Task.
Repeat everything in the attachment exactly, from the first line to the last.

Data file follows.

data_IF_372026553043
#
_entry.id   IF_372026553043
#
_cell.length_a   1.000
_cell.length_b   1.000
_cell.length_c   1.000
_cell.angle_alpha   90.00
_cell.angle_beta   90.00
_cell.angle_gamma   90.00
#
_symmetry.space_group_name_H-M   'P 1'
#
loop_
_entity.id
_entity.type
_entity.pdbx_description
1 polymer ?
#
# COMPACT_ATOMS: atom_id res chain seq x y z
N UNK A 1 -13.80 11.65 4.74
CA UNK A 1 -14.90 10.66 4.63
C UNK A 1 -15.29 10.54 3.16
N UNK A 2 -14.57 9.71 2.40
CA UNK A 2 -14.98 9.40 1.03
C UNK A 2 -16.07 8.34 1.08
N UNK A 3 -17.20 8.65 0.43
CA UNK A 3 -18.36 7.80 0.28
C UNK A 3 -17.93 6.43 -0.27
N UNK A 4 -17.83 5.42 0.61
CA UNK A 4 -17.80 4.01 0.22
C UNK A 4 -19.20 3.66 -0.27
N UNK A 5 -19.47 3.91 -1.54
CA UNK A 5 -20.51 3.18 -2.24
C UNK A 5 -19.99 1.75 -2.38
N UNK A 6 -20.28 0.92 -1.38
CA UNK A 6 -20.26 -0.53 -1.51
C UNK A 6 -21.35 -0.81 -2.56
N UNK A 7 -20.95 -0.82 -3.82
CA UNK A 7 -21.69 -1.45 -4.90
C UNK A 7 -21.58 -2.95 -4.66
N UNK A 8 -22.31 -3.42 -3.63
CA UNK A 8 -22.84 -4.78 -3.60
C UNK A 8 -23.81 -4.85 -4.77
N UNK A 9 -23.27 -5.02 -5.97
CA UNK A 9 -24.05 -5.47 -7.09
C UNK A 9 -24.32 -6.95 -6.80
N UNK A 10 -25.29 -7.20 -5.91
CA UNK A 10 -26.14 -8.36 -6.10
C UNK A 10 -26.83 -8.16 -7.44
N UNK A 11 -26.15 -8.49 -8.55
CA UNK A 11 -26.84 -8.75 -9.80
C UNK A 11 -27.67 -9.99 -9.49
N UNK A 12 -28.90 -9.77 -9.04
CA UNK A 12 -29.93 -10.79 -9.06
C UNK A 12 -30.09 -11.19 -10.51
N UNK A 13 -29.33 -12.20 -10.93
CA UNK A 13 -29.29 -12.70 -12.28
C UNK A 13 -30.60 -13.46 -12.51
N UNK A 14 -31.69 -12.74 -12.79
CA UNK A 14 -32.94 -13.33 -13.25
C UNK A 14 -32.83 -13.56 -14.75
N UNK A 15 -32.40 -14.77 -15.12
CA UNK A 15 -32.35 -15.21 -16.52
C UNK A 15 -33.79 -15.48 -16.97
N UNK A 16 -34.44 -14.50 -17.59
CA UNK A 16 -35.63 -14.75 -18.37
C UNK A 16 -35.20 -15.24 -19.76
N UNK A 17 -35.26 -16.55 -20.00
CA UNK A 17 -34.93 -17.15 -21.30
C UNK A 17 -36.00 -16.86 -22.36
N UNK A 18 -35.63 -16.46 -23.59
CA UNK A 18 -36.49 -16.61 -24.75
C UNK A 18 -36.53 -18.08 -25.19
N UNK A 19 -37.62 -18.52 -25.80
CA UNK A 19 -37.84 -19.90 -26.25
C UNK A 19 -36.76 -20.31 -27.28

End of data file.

data_IF_372026553043
#
_entry.id   IF_372026553043
#
_cell.length_a   1.000
_cell.length_b   1.000
_cell.length_c   1.000
_cell.angle_alpha   90.00
_cell.angle_beta   90.00
_cell.angle_gamma   90.00
#
_symmetry.space_group_name_H-M   'P 1'
#
loop_
_entity.id
_entity.type
_entity.pdbx_description
1 polymer ?
#
# COMPACT_ATOMS: atom_id res chain seq x y z
N UNK A 1 -13.80 11.65 4.74
CA UNK A 1 -14.90 10.66 4.63
C UNK A 1 -15.29 10.54 3.16
N UNK A 2 -14.57 9.71 2.40
CA UNK A 2 -14.98 9.40 1.03
C UNK A 2 -16.07 8.34 1.08
N UNK A 3 -17.20 8.65 0.43
CA UNK A 3 -18.36 7.80 0.28
C UNK A 3 -17.93 6.43 -0.27
N UNK A 4 -17.83 5.42 0.61
CA UNK A 4 -17.80 4.01 0.22
C UNK A 4 -19.20 3.66 -0.27
N UNK A 5 -19.47 3.91 -1.54
CA UNK A 5 -20.51 3.18 -2.24
C UNK A 5 -19.99 1.75 -2.38
N UNK A 6 -20.28 0.92 -1.38
CA UNK A 6 -20.26 -0.53 -1.51
C UNK A 6 -21.35 -0.81 -2.56
N UNK A 7 -20.95 -0.82 -3.82
CA UNK A 7 -21.69 -1.45 -4.90
C UNK A 7 -21.58 -2.95 -4.66
N UNK A 8 -22.31 -3.42 -3.63
CA UNK A 8 -22.84 -4.78 -3.60
C UNK A 8 -23.81 -4.85 -4.77
N UNK A 9 -23.27 -5.02 -5.97
CA UNK A 9 -24.05 -5.47 -7.09
C UNK A 9 -24.32 -6.95 -6.80
N UNK A 10 -25.29 -7.20 -5.91
CA UNK A 10 -26.14 -8.36 -6.10
C UNK A 10 -26.83 -8.16 -7.44
N UNK A 11 -26.15 -8.49 -8.55
CA UNK A 11 -26.84 -8.75 -9.80
C UNK A 11 -27.67 -9.99 -9.49
N UNK A 12 -28.90 -9.77 -9.04
CA UNK A 12 -29.93 -10.79 -9.06
C UNK A 12 -30.09 -11.19 -10.51
N UNK A 13 -29.33 -12.20 -10.93
CA UNK A 13 -29.29 -12.70 -12.28
C UNK A 13 -30.60 -13.46 -12.51
N UNK A 14 -31.69 -12.74 -12.79
CA UNK A 14 -32.94 -13.33 -13.25
C UNK A 14 -32.83 -13.56 -14.75
N UNK A 15 -32.40 -14.77 -15.12
CA UNK A 15 -32.35 -15.21 -16.52
C UNK A 15 -33.79 -15.48 -16.97
N UNK A 16 -34.44 -14.50 -17.59
CA UNK A 16 -35.63 -14.75 -18.37
C UNK A 16 -35.20 -15.24 -19.76
N UNK A 17 -35.26 -16.55 -20.00
CA UNK A 17 -34.93 -17.15 -21.30
C UNK A 17 -36.00 -16.86 -22.36
N UNK A 18 -35.63 -16.46 -23.59
CA UNK A 18 -36.49 -16.61 -24.75
C UNK A 18 -36.53 -18.08 -25.19
N UNK A 19 -37.62 -18.52 -25.80
CA UNK A 19 -37.84 -19.90 -26.25
C UNK A 19 -36.76 -20.31 -27.28